While waiting for spring

Despite the cold rain on the windows and the fresh snow on the hills, in the garden it is obvious that spring is almost here.

After a hiatus of several months, there is discernible movement in the vege patch - seedlings planted too late in autumn are starting to take off, mature sprouting broccoli that should have made it to the chicken coop long ago has now released a welcome myriad of new shoots and broad beans that have germinated over the past couple of months are now beginning to reach for the sky.

All this is pretty exciting stuff after a long winter when growth seems to slow to almost a complete standstill for even the hardiest of plants.

However, it takes more than just a few days without frosts to make a real difference on our plates right now.

Cooking-wise, the first month of spring is almost like a "false spring": Everything is growing but not much is ready to harvest.

In the meantime, it makes sense to make use of a few kitchen staples to help us out until fresher fare is available.

Onions have always been a great standby vegetable as they keep for ages and are cheap and tasty. Simply melted down they make for a wonderful satisfying soup.

I really love chickpeas and always try to have some in the pantry.

Economical and easy to use, chickpeas can be quickly turned into delicious hummus. Served with seared squid, chorizo and some harissa, you can have a fantastic meal in literally minutes.

A warm poached egg always adds another dimension to any salad. Partnered with peppery radicchio and Brussels sprouts, splashed with balsamic and some crisp prosciutto, this is a really satisfying lunch to tickle anyone's taste buds.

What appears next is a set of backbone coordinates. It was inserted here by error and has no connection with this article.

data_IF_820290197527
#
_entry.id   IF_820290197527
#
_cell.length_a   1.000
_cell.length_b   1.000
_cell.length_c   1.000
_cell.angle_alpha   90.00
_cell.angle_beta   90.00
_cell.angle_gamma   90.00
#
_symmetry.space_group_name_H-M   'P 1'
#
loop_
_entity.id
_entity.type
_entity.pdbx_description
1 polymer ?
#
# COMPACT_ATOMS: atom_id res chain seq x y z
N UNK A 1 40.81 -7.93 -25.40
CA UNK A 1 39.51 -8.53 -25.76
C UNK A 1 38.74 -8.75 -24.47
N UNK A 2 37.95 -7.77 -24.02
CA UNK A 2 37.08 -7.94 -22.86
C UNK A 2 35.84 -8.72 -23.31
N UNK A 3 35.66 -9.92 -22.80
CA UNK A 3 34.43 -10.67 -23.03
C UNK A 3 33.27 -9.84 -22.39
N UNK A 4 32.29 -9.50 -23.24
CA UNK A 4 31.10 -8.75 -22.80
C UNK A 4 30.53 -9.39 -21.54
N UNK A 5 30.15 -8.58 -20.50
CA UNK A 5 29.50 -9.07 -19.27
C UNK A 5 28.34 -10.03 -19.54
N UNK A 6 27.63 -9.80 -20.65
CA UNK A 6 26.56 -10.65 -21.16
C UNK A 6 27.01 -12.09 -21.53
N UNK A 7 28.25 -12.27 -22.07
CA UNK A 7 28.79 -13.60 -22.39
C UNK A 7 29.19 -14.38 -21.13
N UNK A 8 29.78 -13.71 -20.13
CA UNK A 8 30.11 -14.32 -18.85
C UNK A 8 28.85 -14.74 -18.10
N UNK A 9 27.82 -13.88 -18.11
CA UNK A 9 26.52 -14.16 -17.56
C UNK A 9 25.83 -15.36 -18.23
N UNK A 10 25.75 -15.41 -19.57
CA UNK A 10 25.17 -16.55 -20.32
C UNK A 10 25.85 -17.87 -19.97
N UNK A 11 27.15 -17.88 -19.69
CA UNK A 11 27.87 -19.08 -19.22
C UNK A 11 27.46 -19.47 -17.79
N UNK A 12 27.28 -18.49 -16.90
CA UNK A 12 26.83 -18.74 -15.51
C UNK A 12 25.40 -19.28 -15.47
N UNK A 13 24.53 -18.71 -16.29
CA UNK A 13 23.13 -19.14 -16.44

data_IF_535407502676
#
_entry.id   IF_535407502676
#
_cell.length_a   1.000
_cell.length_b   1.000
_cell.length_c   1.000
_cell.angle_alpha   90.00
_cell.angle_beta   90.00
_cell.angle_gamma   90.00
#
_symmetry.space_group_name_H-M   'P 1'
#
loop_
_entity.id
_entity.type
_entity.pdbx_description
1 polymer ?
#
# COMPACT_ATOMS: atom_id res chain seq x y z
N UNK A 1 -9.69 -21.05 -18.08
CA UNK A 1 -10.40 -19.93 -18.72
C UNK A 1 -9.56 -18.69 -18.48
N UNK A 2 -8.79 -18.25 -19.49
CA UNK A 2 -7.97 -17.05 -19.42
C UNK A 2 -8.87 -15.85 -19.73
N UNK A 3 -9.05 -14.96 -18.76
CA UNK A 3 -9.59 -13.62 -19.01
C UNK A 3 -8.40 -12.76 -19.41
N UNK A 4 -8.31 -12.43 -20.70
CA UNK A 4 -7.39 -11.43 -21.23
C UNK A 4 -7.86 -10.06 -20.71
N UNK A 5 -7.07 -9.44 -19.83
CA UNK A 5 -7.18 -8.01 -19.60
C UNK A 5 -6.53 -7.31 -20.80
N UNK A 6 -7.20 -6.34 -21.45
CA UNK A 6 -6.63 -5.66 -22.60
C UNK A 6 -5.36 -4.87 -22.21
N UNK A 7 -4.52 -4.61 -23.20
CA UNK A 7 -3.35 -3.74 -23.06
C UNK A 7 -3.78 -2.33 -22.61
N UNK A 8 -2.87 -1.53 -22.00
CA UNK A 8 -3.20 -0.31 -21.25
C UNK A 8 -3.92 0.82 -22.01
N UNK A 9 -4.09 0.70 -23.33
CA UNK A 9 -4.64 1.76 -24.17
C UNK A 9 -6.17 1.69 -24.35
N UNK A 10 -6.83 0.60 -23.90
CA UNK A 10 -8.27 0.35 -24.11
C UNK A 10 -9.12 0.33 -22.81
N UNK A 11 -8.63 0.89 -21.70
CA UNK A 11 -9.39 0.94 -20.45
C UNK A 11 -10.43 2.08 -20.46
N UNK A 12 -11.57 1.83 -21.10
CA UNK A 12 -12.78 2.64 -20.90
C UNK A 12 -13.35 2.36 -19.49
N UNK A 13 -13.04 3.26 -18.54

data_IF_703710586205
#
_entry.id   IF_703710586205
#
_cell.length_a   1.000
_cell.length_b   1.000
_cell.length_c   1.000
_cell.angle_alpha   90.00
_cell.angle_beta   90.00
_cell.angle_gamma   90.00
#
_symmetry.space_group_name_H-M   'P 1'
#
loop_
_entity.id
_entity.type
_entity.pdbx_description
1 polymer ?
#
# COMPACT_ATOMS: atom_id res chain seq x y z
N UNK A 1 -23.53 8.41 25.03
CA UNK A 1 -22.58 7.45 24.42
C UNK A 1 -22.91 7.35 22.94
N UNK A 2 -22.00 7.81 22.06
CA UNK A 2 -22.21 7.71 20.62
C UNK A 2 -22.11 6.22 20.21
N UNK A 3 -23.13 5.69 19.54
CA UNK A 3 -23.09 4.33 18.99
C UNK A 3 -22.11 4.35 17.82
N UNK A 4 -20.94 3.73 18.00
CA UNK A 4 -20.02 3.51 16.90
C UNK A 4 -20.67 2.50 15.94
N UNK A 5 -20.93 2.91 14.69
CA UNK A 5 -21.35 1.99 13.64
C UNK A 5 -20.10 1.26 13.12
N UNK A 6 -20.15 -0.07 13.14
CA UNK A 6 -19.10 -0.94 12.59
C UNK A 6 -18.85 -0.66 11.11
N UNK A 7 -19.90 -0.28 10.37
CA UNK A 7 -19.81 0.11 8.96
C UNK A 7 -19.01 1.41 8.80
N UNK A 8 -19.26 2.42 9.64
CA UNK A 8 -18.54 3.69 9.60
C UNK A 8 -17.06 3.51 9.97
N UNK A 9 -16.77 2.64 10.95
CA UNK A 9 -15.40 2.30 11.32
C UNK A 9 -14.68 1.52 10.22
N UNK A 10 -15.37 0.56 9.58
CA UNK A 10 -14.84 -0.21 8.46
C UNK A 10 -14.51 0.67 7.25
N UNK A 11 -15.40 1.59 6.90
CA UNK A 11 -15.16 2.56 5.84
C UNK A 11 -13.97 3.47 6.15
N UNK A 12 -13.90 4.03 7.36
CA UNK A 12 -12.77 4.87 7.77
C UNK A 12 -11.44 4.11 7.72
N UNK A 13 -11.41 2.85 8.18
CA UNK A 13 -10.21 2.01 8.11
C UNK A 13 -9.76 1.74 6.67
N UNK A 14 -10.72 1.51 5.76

Don't fret that there is no local asparagus on the supermarket shelves just yet. There is still plenty of good eating to be had.

Just use what is available, enjoy the changing view, keep warm and eat well. Spring is nearly here and all the good things it brings are just around the corner!

• Bevan and Monique Smith own the award-winning Riverstone Kitchen restaurant on SH1 in North Otago, just south of the Waitaki bridge. Bevan is also author of Riverstone Kitchen: recipes from a chef's garden.



Photos by Fiona Andersen.
Photos by Fiona Andersen.
Salad of radicchio, Brussels sprouts, soft poached egg, balsamic and crisp prosciutto
serves 4


4 free-range eggs
1 small head radicchio
4 Brussels sprouts
1 cup baby spinach leaves
½ cup parsley leaves, picked
¼ small red onion, finely sliced
½ tsp wholegrain mustard
juice of quarter of a lemon
60ml extra virgin olive oil
30ml aged balsamic vinegar
8 slices prosciutto, grilled until crisp


Add a good splash of white vinegar to a medium-sized pot of simmering water. Gently crack eggs into the pot and poach until just cooked and still very soft. Remove eggs from water and place into a bowl of cold water to stop any further cooking.

Tear radicchio leaves apart and place into a large mixing bowl. Discard outer tough leaves from Brussels sprouts then peel the next several layers of Brussels sprout leaves into the bowl.

Using a sharp knife, finely shred remaining Brussels sprouts and add to the bowl with spinach, parsley, red onion, mustard and lemon.

Add half of the olive oil and gently toss together before dividing between 4 plates.

Place eggs back into simmering water for 30sec to 40sec to bring back to temperature. Remove from water, drain on absorbent kitchen towel and place on top of salad. Drizzle with balsamic vinegar, remaining olive oil and crisp prosciutto. Serve immediately.

Wine match:

A dry white wine would pair well with the salad. A dry-style sauvignon blanc would cut through the egg and prosciutto while complementing the peppery flavours in the leaves. The balsamic vinegar would provide a good balance to the match.


Onion soup with Jerusalem artichoke crisps
serves 4


60ml olive oil